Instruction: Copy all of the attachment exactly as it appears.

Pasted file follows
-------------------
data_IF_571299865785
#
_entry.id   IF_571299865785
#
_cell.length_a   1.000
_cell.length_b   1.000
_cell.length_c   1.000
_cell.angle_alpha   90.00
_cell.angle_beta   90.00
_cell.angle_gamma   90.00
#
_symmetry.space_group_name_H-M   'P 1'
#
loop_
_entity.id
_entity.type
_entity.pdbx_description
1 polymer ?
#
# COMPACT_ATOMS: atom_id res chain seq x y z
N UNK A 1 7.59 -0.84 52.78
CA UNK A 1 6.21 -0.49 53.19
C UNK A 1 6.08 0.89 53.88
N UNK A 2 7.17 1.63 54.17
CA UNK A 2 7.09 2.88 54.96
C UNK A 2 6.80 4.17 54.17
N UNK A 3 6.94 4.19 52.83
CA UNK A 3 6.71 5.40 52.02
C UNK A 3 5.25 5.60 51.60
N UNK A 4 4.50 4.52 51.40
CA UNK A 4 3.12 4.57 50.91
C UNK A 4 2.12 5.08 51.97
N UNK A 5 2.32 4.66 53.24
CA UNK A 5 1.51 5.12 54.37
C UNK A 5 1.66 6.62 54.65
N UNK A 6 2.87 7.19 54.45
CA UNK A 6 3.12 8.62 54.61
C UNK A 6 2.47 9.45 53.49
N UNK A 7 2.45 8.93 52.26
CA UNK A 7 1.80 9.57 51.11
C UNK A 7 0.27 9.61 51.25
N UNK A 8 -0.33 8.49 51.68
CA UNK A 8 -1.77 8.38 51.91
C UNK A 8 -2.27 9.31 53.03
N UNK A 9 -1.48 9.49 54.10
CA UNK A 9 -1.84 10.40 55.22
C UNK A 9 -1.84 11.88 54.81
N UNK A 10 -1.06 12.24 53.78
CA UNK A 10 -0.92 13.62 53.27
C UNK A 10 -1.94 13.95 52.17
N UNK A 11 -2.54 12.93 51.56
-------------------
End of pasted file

data_IF_571299865785
#
_entry.id   IF_571299865785
#
_cell.length_a   1.000
_cell.length_b   1.000
_cell.length_c   1.000
_cell.angle_alpha   90.00
_cell.angle_beta   90.00
_cell.angle_gamma   90.00
#
_symmetry.space_group_name_H-M   'P 1'
#
loop_
_entity.id
_entity.type
_entity.pdbx_description
1 polymer ?
#
# COMPACT_ATOMS: atom_id res chain seq x y z
N UNK A 1 7.59 -0.84 52.78
CA UNK A 1 6.21 -0.49 53.19
C UNK A 1 6.08 0.89 53.88
N UNK A 2 7.17 1.63 54.17
CA UNK A 2 7.09 2.88 54.96
C UNK A 2 6.80 4.17 54.17
N UNK A 3 6.94 4.19 52.83
CA UNK A 3 6.71 5.40 52.02
C UNK A 3 5.25 5.60 51.60
N UNK A 4 4.50 4.52 51.40
CA UNK A 4 3.12 4.57 50.91
C UNK A 4 2.12 5.08 51.97
N UNK A 5 2.32 4.66 53.24
CA UNK A 5 1.51 5.12 54.37
C UNK A 5 1.66 6.62 54.65
N UNK A 6 2.87 7.19 54.45
CA UNK A 6 3.12 8.62 54.61
C UNK A 6 2.47 9.45 53.49
N UNK A 7 2.45 8.93 52.26
CA UNK A 7 1.80 9.57 51.11
C UNK A 7 0.27 9.61 51.25
N UNK A 8 -0.33 8.49 51.68
CA UNK A 8 -1.77 8.38 51.91
C UNK A 8 -2.27 9.31 53.03
N UNK A 9 -1.48 9.49 54.10
CA UNK A 9 -1.84 10.40 55.22
C UNK A 9 -1.84 11.88 54.81
N UNK A 10 -1.06 12.24 53.78
CA UNK A 10 -0.92 13.62 53.27
C UNK A 10 -1.94 13.95 52.17
N UNK A 11 -2.54 12.93 51.56